You can have a yearly membership where a supporter pays a simple fee at the same time each year, and gets access to the benefits for that time. The benefit here is that you can charge more for a yearly membership and will get that money upfront, even if the member decides a membership is not right for them. Of course, once you get that first payment, it will be another year before you see it again.
You can also set up a monthly membership fee. This amount will be smaller, and gives the member a chance to back out each month, but so long as you keep retention high, it can mean a more consistent flow of cash.
The key here is the word “retention”. Member retention is the single most important aspect of any membership program, so make sure your benefits are amazing and really justify the cost to the member.
Membership rules for nonprofit organizations serve to keep everything easier to manage. Before launching your program, establish some rules to increase engagement (like mandatory meetings) and proceedings for events. Just be sure to not have so many rules that it is harder to see how fun being a member is!
Who will manage this membership program? Choosing a manager for your membership strategy is imperative. This person will be responsible for issuing benefits, monitoring payments, answering questions, and organizing events.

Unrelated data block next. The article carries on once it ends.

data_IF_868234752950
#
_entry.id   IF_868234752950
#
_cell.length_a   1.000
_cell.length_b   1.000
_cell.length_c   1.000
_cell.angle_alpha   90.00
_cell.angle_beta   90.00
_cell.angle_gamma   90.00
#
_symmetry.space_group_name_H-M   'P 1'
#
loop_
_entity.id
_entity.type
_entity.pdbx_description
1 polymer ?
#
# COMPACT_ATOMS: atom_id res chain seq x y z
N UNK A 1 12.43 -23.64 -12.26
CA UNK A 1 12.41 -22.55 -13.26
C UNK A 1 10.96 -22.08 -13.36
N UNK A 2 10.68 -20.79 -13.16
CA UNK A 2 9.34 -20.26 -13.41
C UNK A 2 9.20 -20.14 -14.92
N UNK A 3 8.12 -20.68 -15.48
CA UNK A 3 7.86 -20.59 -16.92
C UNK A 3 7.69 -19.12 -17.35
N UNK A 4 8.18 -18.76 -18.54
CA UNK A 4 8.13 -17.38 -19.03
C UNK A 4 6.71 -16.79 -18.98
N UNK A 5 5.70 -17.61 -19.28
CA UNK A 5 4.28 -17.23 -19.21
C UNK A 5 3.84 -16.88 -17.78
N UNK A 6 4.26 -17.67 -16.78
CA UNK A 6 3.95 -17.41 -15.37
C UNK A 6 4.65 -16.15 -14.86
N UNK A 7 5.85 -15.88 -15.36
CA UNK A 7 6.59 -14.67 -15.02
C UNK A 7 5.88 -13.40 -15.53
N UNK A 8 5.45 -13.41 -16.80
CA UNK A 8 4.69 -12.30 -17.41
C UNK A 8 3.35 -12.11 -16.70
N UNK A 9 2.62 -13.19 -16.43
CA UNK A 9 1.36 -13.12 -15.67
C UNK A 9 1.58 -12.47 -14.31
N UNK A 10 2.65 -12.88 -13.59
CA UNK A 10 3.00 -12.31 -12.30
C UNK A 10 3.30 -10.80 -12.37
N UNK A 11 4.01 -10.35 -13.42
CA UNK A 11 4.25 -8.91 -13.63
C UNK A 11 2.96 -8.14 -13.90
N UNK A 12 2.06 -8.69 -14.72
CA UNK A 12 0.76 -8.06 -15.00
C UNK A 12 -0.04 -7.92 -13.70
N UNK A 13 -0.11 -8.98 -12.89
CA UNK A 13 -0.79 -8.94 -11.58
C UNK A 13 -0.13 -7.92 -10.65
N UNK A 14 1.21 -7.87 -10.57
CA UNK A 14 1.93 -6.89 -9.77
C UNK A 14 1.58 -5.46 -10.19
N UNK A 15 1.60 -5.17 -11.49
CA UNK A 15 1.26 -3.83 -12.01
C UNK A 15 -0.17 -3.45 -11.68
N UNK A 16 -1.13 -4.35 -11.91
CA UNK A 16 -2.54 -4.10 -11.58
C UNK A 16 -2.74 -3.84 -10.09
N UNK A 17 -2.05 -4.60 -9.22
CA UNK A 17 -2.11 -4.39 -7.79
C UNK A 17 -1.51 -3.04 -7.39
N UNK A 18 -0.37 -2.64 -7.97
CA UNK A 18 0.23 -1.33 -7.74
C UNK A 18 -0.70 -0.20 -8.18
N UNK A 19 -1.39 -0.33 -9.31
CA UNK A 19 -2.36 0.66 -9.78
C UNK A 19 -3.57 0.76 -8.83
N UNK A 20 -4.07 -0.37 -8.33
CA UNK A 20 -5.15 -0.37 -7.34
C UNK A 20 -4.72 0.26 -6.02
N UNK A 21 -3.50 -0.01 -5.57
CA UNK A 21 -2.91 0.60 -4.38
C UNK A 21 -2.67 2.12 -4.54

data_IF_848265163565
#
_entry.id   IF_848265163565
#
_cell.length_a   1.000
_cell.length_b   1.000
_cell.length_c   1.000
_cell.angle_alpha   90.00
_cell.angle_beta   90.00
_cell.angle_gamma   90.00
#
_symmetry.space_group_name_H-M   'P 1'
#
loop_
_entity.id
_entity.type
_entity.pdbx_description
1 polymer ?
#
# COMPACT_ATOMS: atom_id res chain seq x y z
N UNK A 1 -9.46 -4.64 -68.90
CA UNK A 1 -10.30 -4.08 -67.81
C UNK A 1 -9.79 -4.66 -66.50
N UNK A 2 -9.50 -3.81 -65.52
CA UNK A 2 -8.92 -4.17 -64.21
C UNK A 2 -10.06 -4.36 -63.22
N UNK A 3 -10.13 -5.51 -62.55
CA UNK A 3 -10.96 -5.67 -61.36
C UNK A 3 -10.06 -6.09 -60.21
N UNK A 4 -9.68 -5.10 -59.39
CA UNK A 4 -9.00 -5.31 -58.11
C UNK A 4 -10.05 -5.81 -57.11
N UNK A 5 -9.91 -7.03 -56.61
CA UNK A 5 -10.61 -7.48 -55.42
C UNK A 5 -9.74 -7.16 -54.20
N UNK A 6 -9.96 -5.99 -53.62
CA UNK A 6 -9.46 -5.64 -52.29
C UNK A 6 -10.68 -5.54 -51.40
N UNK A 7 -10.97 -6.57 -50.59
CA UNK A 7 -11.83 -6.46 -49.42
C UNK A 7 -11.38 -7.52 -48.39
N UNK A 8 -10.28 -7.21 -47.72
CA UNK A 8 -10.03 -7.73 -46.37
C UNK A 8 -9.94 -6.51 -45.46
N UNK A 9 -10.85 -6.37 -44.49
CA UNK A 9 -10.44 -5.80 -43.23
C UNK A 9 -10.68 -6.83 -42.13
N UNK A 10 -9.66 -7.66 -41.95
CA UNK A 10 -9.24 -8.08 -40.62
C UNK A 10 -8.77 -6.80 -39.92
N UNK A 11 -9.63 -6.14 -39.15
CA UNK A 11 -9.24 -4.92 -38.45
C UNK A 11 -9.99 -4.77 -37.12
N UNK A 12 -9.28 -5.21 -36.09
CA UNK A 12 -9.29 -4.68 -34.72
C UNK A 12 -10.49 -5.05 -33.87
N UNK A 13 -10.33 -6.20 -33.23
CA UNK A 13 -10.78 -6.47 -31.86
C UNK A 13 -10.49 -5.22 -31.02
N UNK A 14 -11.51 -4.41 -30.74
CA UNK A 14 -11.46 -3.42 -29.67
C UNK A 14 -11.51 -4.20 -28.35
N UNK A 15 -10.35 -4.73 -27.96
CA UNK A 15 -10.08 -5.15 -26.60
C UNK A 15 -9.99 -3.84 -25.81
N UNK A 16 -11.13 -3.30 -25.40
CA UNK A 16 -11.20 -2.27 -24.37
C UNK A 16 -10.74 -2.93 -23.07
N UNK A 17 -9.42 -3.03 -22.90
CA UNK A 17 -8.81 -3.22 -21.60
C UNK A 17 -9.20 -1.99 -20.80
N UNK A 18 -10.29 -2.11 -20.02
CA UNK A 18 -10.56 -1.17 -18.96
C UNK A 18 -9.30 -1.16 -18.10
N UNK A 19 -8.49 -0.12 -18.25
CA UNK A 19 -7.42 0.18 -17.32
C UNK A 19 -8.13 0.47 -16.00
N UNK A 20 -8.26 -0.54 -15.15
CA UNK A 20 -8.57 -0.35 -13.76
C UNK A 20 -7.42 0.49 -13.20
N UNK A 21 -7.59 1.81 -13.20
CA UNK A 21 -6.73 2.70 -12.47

Without this person, your membership strategy has no support to sustain or grow, so choose wisely. While you can automate a fair portion of the job with nonprofit management software, there is still a need for someone to run the show and direct the course of the program.
This person will also be responsible for communicating with the members, which in itself is an extremely important job. In fact, let’s go over how to do that now.
Include Impactful Communications For The Members
When implementing a successful fundraising membership program, you should give your members something in return beyond your benefits, something that shows them you appreciate their contributions and keeps them in the loop about your nonprofit.
Communicating Member Appreciation
Showing appreciation for donors and members has been shown to boost retention and incentivize new members. At the end of every year, and upon the completion of a project, you should communicate your gratitude to your members.